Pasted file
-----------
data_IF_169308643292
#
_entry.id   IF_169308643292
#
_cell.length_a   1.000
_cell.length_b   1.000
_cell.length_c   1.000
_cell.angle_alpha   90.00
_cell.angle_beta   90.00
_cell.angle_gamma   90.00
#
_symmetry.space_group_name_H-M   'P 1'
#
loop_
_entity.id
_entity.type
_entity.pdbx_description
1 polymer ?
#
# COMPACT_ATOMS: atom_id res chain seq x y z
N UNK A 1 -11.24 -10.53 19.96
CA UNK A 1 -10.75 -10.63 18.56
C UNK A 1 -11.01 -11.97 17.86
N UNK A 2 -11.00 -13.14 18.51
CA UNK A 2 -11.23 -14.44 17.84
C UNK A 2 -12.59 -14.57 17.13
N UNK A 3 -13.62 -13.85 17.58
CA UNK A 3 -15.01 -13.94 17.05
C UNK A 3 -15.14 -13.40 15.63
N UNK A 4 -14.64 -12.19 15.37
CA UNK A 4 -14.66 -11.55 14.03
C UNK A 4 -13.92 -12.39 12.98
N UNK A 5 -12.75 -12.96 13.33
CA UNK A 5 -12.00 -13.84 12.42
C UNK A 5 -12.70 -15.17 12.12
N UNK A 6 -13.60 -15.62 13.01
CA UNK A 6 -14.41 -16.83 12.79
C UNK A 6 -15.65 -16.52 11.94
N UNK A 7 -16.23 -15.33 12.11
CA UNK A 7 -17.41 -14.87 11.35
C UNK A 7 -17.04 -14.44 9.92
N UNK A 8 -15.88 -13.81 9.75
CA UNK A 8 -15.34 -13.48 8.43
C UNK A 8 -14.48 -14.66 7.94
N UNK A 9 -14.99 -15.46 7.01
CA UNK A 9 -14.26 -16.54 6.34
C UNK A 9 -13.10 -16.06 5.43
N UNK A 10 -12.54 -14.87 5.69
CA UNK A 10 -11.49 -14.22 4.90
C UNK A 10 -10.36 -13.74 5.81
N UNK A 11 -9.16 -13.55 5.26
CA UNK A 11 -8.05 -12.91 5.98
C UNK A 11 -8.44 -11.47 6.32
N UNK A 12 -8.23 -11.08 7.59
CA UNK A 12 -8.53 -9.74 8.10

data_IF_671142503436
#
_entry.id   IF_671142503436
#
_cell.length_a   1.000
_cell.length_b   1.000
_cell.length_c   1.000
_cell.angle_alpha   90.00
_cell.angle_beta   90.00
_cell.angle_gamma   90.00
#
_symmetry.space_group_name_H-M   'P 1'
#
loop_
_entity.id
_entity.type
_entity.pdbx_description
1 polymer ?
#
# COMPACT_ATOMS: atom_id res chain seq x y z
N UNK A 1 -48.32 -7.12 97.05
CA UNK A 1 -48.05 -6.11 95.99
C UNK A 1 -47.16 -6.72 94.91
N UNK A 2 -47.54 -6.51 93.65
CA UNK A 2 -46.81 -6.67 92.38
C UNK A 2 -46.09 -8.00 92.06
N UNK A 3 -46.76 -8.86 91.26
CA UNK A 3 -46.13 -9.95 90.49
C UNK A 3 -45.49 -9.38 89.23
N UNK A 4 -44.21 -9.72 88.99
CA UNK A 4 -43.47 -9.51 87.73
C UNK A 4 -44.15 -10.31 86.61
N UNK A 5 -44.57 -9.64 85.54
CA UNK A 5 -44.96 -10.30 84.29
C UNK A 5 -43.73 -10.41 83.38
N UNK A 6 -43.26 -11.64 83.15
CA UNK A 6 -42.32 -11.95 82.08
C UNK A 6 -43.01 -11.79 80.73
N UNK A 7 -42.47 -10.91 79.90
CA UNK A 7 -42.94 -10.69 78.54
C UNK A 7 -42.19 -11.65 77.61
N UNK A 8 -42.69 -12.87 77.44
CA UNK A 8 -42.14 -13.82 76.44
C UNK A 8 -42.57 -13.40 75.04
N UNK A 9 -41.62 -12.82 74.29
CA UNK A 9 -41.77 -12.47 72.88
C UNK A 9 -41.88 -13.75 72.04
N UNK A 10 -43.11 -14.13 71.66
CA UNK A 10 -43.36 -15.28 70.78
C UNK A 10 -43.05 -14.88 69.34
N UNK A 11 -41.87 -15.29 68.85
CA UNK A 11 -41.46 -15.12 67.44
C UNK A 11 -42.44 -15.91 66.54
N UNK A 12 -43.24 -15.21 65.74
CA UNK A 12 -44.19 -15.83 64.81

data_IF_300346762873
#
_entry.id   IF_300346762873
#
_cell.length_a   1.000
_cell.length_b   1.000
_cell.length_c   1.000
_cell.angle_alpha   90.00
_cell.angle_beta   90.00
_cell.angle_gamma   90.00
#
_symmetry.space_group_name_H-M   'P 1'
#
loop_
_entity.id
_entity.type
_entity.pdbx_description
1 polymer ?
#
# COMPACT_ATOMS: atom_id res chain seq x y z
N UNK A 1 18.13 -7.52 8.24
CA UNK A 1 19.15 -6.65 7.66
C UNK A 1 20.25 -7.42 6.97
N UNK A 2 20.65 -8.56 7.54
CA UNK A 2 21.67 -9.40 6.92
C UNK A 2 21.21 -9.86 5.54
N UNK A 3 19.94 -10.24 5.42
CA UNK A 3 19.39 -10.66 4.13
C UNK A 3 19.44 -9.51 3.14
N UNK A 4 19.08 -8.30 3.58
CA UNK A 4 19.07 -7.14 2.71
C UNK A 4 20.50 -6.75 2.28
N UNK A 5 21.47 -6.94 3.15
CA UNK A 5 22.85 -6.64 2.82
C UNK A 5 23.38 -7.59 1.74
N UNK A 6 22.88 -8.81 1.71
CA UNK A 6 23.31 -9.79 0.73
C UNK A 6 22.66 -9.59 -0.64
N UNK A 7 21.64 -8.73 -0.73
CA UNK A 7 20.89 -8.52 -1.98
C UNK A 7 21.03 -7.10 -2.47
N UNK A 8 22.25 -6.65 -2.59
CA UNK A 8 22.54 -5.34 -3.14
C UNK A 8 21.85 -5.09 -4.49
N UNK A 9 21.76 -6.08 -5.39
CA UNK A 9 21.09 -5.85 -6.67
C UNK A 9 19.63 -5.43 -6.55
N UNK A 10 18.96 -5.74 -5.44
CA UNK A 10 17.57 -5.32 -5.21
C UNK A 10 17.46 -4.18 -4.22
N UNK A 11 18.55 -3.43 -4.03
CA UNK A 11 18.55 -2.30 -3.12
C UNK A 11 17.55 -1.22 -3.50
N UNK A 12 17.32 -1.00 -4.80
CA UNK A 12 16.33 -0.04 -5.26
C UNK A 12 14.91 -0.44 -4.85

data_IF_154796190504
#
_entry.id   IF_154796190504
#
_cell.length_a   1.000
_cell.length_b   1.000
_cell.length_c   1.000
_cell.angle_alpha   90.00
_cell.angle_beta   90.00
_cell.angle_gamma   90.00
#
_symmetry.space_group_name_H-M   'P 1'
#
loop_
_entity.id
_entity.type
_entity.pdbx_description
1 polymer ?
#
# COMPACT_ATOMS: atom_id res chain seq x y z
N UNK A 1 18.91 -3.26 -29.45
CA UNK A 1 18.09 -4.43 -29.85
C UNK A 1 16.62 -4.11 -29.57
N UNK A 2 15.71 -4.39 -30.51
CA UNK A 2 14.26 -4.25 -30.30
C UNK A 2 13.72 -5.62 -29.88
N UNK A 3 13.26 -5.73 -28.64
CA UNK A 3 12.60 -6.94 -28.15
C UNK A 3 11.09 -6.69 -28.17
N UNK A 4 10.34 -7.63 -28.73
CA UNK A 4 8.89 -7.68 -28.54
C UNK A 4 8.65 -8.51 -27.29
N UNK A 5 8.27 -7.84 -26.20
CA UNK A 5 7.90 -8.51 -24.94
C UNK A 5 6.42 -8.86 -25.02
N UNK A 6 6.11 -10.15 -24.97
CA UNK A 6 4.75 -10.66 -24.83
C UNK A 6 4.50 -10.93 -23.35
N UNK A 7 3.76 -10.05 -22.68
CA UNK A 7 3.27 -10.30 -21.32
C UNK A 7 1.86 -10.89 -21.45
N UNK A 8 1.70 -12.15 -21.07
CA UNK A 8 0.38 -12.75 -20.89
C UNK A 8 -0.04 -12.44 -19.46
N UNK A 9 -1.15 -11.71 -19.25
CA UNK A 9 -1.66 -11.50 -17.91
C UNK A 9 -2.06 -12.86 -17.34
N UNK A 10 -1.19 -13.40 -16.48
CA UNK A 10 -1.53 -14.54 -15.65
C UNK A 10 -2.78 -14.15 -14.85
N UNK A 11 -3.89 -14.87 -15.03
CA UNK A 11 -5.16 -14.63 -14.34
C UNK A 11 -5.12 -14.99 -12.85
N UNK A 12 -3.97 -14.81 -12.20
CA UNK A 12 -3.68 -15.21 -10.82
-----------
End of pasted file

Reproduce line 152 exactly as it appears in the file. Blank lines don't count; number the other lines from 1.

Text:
N UNK A 8 22.25 -6.65 -2.59